I think that the specific numbers don't matter as much, when the point I was making was about z-scores and the problems they have grappling with basketball statistics. What happens in the calculation is something like this: they calculate the mean, which you stated was about 15 for points and 0.63 for block. Then they find the standard deviation, let's say 5 points and 0.6 blocks (and I don't actually have these numbers handy, but these are close enough to make the point). Then they check how many standard deviations each player is above or below the mean in each category, and it is the sum of these standard deviations that comprises the player's z-score. But notice what happened with points and blocks there. A player scoring 30 ppg would be 3 standard deviations above the mean. A player swatting 2.43 bpg would also be 3 stdevs above, leading to statements like yours that Gobert's blocking is worth about the same as Westbrook's scoring. However, 30 ppg is only twice the average, while 2.43 bpg is 3.85 times the average. Not every standard deviation is equal--which, in this example, is a consequence of the heavy right skew in blocks--and the appearance that they are equal is only one of z-scores' distortions.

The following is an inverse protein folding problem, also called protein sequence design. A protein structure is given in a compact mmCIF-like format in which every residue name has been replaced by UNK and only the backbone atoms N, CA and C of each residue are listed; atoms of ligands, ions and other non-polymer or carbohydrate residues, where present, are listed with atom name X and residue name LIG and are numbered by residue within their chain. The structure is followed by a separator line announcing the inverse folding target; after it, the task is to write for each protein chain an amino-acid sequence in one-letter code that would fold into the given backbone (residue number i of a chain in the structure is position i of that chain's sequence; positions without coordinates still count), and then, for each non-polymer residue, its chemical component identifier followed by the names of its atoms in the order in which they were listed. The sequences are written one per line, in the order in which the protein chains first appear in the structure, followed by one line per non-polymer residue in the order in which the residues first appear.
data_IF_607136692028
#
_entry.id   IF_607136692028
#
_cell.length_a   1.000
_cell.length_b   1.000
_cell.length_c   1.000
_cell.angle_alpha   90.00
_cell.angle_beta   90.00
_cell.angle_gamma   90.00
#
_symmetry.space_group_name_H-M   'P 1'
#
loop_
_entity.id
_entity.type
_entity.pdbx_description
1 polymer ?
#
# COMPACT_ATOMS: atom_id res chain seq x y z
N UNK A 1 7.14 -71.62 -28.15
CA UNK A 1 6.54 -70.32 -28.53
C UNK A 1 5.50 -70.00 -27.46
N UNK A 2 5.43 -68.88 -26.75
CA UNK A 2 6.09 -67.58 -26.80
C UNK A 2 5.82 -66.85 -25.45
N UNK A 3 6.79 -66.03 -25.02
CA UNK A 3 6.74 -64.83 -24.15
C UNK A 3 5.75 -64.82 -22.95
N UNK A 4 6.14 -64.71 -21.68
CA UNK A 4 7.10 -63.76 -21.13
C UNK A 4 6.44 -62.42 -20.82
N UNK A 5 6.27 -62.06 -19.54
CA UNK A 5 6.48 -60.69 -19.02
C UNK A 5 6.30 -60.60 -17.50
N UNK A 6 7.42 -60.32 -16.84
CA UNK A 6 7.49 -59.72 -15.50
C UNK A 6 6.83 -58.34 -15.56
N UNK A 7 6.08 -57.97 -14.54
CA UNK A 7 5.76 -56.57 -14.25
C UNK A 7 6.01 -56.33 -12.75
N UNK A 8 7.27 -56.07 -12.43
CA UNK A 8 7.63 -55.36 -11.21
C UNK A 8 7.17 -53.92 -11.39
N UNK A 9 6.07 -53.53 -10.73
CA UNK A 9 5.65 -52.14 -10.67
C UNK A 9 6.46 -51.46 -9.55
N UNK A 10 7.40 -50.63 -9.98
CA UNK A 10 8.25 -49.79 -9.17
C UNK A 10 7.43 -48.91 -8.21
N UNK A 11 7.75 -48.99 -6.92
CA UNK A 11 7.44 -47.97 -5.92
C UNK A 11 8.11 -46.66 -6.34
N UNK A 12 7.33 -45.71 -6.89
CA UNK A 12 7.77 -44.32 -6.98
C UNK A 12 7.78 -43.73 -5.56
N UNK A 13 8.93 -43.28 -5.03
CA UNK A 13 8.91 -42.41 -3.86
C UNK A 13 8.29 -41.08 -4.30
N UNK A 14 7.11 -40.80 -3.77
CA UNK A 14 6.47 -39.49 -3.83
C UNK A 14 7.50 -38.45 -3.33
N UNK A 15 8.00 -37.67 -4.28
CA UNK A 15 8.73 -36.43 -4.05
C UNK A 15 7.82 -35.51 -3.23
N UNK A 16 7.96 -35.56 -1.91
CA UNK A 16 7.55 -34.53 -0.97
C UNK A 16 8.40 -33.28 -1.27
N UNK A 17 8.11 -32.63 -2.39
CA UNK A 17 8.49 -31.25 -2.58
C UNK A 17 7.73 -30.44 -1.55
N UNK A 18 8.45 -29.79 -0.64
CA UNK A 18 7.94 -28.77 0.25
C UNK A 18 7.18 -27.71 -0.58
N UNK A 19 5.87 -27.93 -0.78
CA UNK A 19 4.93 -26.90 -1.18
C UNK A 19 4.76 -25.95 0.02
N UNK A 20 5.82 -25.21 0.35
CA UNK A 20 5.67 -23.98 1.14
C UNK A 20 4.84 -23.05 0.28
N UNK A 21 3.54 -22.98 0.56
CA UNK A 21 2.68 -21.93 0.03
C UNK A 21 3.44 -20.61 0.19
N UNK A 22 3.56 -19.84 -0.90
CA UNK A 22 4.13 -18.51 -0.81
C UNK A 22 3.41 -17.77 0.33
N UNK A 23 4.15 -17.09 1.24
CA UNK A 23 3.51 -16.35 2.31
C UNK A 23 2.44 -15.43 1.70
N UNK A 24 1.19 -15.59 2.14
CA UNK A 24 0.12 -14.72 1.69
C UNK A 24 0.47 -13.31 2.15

This is a great post illustrating the problem with using z-scores; especially with weighting them all equally across categories to generate a ranking.

To check this out I made histograms of the 6 primary counting stats (apologies to TO) from the BBM top 168 players (9-cat) in 2016-2017, in order to eyeball the distributions. As you mention, none of them are looking remotely normal, and they are all positively skewed to varying degrees.  This has me curious if there would be a better way for a place like BBM to adjust their ranking system to account for these statistics (standard deviation, skewness, etc.) Any stats geeks out there with ideas?

0oXRSKT.png

 

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8 minutes ago, jay14bay said:

 

This is a great post illustrating the problem with using z-scores; especially with weighting them all equally across categories to generate a ranking.

To check this out I made histograms of the 6 primary counting stats (apologies to TO) from the BBM top 168 players (9-cat) in 2016-2017, in order to eyeball the distributions. As you mention, none of them are looking remotely normal, and they are all positively skewed to varying degrees.  This has me curious if there would be a better way for a place like BBM to adjust their ranking system to account for these statistics (standard deviation, skewness, etc.) Any stats geeks out there with ideas?

0oXRSKT.png